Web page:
Briarcliff Manor school administrators are looking at dozens of layoffs—most of them directly impacting classrooms—to bridge a looming $4.6 million budget gap.
Among the economies being considered are as many as 51 jobs, including two dozen teachers as well as all of the teacher assistants hired less than year ago. The potential cuts, prompted by strict state limits on tax-levy increases and spelled out publicly for the first time Monday, could also mean larger class sizes and fewer opportunities in such things as art, music, language and athletics.
More than 60 parents, teachers and other district residents, joined for a time by school board members, spread out in the Middle School Theater Monday evening for a PowerPoint presentation of potential budget cuts.
"I’m not recommending any of these reductions," School Superintendent Neal S. Miller said. "They’re only [options] to be considered."
The audience, in turn, delivered a polite earful of its own to school officials, sending more than a dozen members to the microphone to defend or deride increasingly higher outlays for education and to question some of the tentative cuts, especially the teacher assistants.
After almost four hours of nonstop budget discussion, the only thing certain was further discussion. A community café, scheduled for Wednesday at 7 p.m. in the Todd Elementary School multipurpose room will be followed by at least a half-dozen more meetings before residents vote on a spending plan May 21.
Budget-makers face challenges. Simply to maintain today’s level of spending—a budget of $47.8 million—without cuts would require an outlay for next year of $50.9 million, officials say. That would shove past Albany’s cap on increases in the tax-levy, this year calculated at 3.3 percent above last year’s. Thanks to increases in things like state-mandated expenses, even spending a similar amount of dollars as this year would require more than $3 million in cuts and would still violate the cap. Only a budget smaller than this year’s—$46.3 million and representing some $4.5 million in economies—would be cap-compliant.
Accordingly, school, officials have prepared those two budgets, designed to get the conversation going on possible economies.
School board President Sal Magietta, who had urged a strong public turnout for Monday’s meeting, promised that in the budget process the board would be a champion of not only district taxpapers but also students and teachers, giving them a voice. He called the current spending document a "draft budget."
"Remember," cautioned Miller, the superintendent, "these [cuts] are the things the board and community will be considering." They were meant, he said, "for discussion purposes only at this point."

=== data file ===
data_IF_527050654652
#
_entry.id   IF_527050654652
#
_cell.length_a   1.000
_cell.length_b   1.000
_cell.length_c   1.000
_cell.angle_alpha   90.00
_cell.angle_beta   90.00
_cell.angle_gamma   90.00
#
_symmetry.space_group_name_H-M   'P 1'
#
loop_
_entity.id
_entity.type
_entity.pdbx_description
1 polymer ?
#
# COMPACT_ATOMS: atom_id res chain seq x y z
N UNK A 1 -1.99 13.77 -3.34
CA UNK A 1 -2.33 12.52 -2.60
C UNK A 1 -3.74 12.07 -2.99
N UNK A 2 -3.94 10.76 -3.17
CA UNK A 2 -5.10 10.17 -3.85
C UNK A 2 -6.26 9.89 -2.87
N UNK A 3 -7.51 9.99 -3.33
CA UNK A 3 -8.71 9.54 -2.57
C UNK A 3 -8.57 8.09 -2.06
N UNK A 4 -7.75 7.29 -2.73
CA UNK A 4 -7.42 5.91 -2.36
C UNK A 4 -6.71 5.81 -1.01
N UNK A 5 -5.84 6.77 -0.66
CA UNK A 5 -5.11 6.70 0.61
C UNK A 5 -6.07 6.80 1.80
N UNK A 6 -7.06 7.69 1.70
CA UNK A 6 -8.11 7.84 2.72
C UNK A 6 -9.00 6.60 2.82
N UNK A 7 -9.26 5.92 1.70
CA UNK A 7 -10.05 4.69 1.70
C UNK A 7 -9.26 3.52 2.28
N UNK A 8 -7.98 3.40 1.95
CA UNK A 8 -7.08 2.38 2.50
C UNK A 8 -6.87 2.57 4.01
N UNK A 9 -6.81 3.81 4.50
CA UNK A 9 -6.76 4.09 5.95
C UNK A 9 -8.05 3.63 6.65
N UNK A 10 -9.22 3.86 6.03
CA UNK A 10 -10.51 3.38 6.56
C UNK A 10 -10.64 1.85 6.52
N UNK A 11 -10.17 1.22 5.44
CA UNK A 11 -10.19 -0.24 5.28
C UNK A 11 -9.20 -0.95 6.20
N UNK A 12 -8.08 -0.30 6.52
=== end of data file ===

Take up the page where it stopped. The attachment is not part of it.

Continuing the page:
Well, that worked. Audience members wore a path to the microphone, most of them to discuss specific cuts under consideration. At the start, however, two speakers took broadly philosophical—and sharply opposed—views of spending on education.
Larry Beckler called "paying high property taxes...part of the price" of living in a top school district. "It is my understanding that high property taxes have always been part of the lifestyle choice to raise a family in Westchester. Those taxes in large part contribute to the standard of excellence we expect from our schools." Moreover, he said, a district like this one represents a good deal. "With private schools in and around Westchester charging well over 40 grand annually per child...being part of a high-performing public school district is a real bargain for families in this part of the country."
But taking what he called "a contrarian position," Victor Sternberg argued, "There are districts all around us that not only perform well, but—because they are affluent communities—they actually perform well while spending less money." The most prudent thing to do, he suggested, would be to look at those other districts and mimic them.
"Spending more money," Sternberg said, "does not equal a better education." He blamed teachers unions and their "wonderful opportunity to control the state Legislature" for today’s budget crunches, asserting, "You’re forced to deal with this issue because the State of New York and the teachers have created an unending rise in the cost of education."
But Fiona Collins, whose children attend Todd, wondered, “How much more can we ask the classroom teacher to do and still expect a quality product?” If the discussion cuts become reality, she asked, “How much longer can we expect our kids to thrive?”
Julie Snider thanked the teachers "for all they’ve done" but said, "The potential loss of 51 adults for our kids frightens me."
The teacher assistants—qualified to be teachers but working at far lower salaries—were hired last year to supplant the district’s popular but sometimes less-qualified teacher aides, who were fired. Now, 34 teaching assistants themselves face layoffs under one cutback option. And, as happened with the teacher aides a year ago, parents and others are riding to their defense.
Stephanie Casper considers "getting rid of" the assistants a mistake. When her son’s teacher was absent for a week, she recalled, "the aide [assistant] was there and it was seamless. It was wonderful." Concerned about teacher workload, Casper said, "I think we’re really asking a lot of them."
Saying, "I’m up here asking you to reconsider," one current assistant, Megan Kris, made her own pitch for retention. "I’d need hours to tell you the benefit of this model," she said. "When I take over [the classroom], there’s not even a hiccup, not even a second."
Perhaps a stouter defense came from a member of the school board. "I think the community needs or deserves an explanation for why TAs are being reduced again," said Vice President Jennifer Rosen.
Click here to view the budget presentation in its entirety.
Note: Fiona Collins was previously identified as a Todd Elementary School teacher. This has been corrected. We regret the error.